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awful experience at work

(112 Posts)
springymater Fri 17-May-13 14:25:59

Took part in a volunteer's 'reflective practise' yesterday and two colleagues tore me to shreds. Along the lines of: you are up yourself, think you're wonderful, who do you think you are; that I talk down to people, am lazy, don't do any work, wander about. Those are the accusations I remember, anyway. I don't recognise any of it - I work hard, got my eye on the ball, am generally friendly and chatty in a non-obtrusive way. Ordinary, basically.

This came out of the blue. We work with the homeless and a lot - though not all - of my colleagues are ex-homeless/ex-offenders/recovering addicts etc and the two who laid into me come into these categories.

I have been working with these two men in a reception capacity and relationships were becoming very frosty - not on my part, but theirs. It was becoming increasingly awkward to work with them as I appeared to be frozen out of working practise, let alone conversation. But I didn't particularly notice iyswim! We are very busy and I suppose I assumed in that vague way that people are stressed, tired, whatever. I have a generally good professional sense and have good experience of the professional environment - though this environment is more relaxed in one sense (though more boundaried in others). it is generally a 'friendly' environment - it has to be because of the dire straits/vulnerability of the clients.

The discussion with my colleagues was initiated because I was trying to flag up that I was being left out of working practise - I addressed this by suggesting the issue of team work, are we working as a team. I didn't directly confront but kept it general. A lot of ex-homeless etc find it very difficult to engage with teamwork eg and I wasn't about to be pointing fingers.

I was thoroughly attacked - a character assassination; shouted at (red face/neck, bulging veins), accused of being 'fucking patronising' etc etc. It went on and on - about half an hour. I began to shake (I wish I'd got out then) but kept professional, asked them to clarify, give examples. The examples were bizarre and there was no way I could respond, though I tried. I don't know what has happened to cause this but I do think I've had the 'white, middle-class do-gooder' tag put on me (when, as it happens, the only one of those I am is white - I am, for instance, in recovery). I eventually left as the unremitting assault wasn't abating at all. The situation wasn't resolved, my presence only encouraged them to continue.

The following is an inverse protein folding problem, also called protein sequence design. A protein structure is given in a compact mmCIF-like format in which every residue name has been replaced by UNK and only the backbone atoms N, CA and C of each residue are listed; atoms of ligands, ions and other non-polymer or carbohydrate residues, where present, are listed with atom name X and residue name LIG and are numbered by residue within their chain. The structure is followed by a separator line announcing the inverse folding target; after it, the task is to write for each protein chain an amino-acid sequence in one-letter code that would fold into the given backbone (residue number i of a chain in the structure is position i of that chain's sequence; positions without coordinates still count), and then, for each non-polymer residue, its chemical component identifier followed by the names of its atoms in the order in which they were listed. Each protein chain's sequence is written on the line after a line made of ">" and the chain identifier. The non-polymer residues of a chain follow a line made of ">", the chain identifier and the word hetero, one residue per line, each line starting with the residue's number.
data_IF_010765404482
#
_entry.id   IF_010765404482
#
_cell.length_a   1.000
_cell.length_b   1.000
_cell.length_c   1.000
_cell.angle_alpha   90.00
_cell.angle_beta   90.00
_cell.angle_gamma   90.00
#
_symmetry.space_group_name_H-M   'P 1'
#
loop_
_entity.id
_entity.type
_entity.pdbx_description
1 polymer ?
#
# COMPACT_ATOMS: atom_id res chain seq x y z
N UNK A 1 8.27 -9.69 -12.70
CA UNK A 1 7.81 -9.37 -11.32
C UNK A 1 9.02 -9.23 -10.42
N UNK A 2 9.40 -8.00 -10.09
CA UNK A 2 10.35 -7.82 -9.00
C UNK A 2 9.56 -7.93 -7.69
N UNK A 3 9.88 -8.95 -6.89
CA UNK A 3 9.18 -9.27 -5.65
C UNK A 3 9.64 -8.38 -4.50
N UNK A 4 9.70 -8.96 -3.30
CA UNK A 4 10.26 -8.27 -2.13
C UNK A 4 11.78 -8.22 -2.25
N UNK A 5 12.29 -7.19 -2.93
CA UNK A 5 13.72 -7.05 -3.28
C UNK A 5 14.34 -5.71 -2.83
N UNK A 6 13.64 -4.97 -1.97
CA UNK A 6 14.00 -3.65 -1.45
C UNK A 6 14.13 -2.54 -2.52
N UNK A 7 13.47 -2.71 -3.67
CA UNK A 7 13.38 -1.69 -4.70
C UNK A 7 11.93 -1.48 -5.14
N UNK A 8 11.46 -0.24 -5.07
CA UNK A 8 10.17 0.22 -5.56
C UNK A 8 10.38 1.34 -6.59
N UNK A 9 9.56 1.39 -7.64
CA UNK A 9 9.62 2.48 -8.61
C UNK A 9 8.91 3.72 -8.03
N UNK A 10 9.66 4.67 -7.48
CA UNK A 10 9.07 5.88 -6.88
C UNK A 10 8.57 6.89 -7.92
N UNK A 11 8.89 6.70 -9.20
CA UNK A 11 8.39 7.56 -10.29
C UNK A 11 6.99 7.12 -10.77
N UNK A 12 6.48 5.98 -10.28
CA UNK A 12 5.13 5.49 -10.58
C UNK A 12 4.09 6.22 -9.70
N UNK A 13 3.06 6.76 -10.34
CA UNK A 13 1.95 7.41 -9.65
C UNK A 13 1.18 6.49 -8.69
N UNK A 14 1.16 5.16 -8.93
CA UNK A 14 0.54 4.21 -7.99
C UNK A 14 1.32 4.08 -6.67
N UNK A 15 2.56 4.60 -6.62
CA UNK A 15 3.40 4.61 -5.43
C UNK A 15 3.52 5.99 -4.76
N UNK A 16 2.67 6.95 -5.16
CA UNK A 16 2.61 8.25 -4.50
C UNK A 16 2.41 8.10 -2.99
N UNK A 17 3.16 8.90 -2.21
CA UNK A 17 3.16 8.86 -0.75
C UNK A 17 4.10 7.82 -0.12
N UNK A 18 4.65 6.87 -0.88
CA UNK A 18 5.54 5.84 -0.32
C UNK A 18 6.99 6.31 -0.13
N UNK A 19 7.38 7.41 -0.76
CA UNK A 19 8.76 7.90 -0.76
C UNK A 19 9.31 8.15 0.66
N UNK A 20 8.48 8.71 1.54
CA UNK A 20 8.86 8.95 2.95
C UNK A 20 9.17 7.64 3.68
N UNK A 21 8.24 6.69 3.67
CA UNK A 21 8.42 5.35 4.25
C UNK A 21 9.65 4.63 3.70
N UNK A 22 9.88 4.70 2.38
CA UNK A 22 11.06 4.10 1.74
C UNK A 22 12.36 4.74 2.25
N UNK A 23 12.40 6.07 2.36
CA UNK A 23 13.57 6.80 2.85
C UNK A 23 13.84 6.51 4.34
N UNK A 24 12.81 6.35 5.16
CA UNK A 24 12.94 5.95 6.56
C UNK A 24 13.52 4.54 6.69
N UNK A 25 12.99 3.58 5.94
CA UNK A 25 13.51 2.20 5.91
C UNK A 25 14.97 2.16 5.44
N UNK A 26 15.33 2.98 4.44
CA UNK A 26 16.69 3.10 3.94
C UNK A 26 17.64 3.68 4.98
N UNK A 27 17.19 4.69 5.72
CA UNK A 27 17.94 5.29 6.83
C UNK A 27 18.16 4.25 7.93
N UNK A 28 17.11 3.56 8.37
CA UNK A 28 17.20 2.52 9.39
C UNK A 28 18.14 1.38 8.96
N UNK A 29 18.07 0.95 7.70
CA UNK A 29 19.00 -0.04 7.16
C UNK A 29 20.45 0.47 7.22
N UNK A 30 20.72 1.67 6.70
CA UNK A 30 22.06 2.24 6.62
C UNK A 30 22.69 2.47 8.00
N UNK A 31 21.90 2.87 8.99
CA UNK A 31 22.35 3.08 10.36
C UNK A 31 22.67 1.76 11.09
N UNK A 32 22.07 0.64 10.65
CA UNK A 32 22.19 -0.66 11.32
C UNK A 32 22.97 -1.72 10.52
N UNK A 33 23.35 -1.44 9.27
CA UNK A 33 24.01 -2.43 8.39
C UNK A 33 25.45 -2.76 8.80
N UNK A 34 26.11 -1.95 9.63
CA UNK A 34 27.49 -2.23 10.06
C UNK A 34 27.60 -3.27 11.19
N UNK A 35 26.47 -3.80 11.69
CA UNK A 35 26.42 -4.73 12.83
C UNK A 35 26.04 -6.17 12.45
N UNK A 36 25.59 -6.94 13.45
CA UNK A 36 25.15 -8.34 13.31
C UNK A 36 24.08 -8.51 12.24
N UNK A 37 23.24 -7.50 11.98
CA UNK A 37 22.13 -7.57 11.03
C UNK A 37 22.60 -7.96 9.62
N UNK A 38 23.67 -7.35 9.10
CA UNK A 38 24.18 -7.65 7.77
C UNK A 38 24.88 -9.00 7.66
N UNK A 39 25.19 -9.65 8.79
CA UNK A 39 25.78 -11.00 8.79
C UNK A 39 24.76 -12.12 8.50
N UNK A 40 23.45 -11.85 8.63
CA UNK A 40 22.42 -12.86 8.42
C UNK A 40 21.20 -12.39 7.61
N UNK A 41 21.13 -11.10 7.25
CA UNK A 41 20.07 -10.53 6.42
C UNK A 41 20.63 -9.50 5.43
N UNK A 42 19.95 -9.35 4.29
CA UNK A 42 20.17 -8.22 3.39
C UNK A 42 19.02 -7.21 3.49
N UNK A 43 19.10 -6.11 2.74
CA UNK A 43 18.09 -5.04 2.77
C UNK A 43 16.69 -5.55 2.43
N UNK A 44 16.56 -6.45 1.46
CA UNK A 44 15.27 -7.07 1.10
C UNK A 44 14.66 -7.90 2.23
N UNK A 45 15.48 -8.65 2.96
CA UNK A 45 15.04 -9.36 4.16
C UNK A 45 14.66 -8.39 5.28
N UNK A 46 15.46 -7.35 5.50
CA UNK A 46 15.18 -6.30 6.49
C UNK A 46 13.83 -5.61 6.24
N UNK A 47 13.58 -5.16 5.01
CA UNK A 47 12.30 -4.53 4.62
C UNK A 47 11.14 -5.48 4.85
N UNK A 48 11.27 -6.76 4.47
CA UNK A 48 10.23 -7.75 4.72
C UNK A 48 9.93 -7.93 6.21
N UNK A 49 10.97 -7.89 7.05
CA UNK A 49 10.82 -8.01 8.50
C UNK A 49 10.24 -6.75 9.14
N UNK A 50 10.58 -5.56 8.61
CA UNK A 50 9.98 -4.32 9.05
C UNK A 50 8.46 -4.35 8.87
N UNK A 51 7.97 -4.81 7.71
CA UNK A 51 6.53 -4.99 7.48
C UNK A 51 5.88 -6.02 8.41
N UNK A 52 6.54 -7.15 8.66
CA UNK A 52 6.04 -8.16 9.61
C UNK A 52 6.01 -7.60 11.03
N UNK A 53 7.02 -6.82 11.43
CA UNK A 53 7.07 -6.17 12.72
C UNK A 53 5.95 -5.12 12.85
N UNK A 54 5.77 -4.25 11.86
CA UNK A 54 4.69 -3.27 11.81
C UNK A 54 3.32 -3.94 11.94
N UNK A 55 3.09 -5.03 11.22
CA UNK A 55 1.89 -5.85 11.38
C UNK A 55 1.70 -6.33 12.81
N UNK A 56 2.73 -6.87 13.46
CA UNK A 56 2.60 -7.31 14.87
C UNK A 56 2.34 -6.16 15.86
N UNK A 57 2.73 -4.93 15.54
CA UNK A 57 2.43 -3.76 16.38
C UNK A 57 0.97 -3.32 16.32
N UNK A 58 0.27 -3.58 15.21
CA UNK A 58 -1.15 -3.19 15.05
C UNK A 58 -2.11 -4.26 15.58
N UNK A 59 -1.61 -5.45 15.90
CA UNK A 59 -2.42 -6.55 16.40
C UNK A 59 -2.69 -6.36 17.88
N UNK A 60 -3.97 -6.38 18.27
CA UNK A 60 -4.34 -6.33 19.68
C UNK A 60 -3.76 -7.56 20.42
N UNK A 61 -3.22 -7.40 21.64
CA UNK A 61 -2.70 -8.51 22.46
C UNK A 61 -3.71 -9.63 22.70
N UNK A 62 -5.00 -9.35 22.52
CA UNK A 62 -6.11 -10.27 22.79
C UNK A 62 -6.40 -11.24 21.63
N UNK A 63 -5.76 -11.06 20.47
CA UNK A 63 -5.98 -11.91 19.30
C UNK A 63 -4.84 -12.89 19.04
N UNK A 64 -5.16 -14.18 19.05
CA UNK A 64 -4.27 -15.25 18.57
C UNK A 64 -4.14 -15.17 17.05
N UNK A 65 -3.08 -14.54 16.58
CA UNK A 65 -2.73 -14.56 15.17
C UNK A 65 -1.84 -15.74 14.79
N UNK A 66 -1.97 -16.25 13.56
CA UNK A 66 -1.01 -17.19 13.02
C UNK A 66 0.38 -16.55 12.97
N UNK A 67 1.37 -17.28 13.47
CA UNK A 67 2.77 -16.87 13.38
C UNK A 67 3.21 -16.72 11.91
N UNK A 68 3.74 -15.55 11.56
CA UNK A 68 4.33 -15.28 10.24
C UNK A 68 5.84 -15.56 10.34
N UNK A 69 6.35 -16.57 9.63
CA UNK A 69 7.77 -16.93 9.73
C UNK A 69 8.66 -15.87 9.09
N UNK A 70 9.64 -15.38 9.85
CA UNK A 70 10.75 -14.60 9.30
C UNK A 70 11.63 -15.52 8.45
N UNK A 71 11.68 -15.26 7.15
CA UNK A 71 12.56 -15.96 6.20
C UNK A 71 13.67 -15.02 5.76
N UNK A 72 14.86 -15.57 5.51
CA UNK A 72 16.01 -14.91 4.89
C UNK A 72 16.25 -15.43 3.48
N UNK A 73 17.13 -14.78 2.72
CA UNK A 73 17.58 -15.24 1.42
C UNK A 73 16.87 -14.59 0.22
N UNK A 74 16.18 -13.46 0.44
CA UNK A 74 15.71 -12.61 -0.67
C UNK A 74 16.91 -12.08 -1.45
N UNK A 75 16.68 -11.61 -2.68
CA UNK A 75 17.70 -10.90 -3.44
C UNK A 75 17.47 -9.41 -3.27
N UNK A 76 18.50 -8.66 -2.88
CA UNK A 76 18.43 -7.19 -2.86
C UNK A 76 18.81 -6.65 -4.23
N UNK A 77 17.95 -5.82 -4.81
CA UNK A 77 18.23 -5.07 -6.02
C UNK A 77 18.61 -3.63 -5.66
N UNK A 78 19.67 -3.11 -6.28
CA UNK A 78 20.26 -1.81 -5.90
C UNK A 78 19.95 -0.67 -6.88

the whole experience was horrifying and it wouldn't be an exaggeration to say I went into shock and burst into floods of tears in a cafe about half an hour later, completely unable to control it. I had a very bad night and cried and cried. I feel beaten up.

I have a bit of clarity today - though still tearful. I spoke to my line manager, saying I wouldn't be working in that capacity again because of a very bad experience in reflective practise. He said reflective practise is confidential and he can't know anything about it, so there is no support there.

So where does that leave me? Is it ok to tear a colleague to shreds under the auspices of 'reflective practise'? The psychotherapist who ran the group basically allowed the thing to continue. She was reluctant to 'let' me leave (though we are all of course free to leave when we want). I felt like a lamb led to the slaughter.

Sorry long sad. Any advice (hand-holding, hugs!) etc gratefully received. I realise the people I work with can have very significant issues - I have a fair few of my own tbf - but I don't accept I can be torn to shreds in this way.

Jux Tue 28-May-13 22:55:38

Hope the meeting goes well.

Buy the pub! Living mortgage free would be a great move. Get the best survey you can though!

Good luck.

DoubleLifeIsALifeHalved Wed 29-May-13 17:54:27

Good luck, I hope the meeting goes ok

springytate Fri 31-May-13 21:15:53

As you have all been so supportive, I thought I'd give you an update about the meeting today -

It went very well indeed! The practice manager is taking it very seriously and unreservedly apologised. He is gathering together my line manager, the ineffectual line manager, him and me to thoroughly go over what has happened.

I asked who the psychotherapist works for and although she is s/e, she has strong links to the therapist who works at the centre. I didn't mention the link between the therapist and the psychotherapist but perhaps my questions about both probably tacitly made the link (?), though I didn't make it at all obvious - I had to know who the psychotherapist is answerable to (thanks for that tip, Hello ).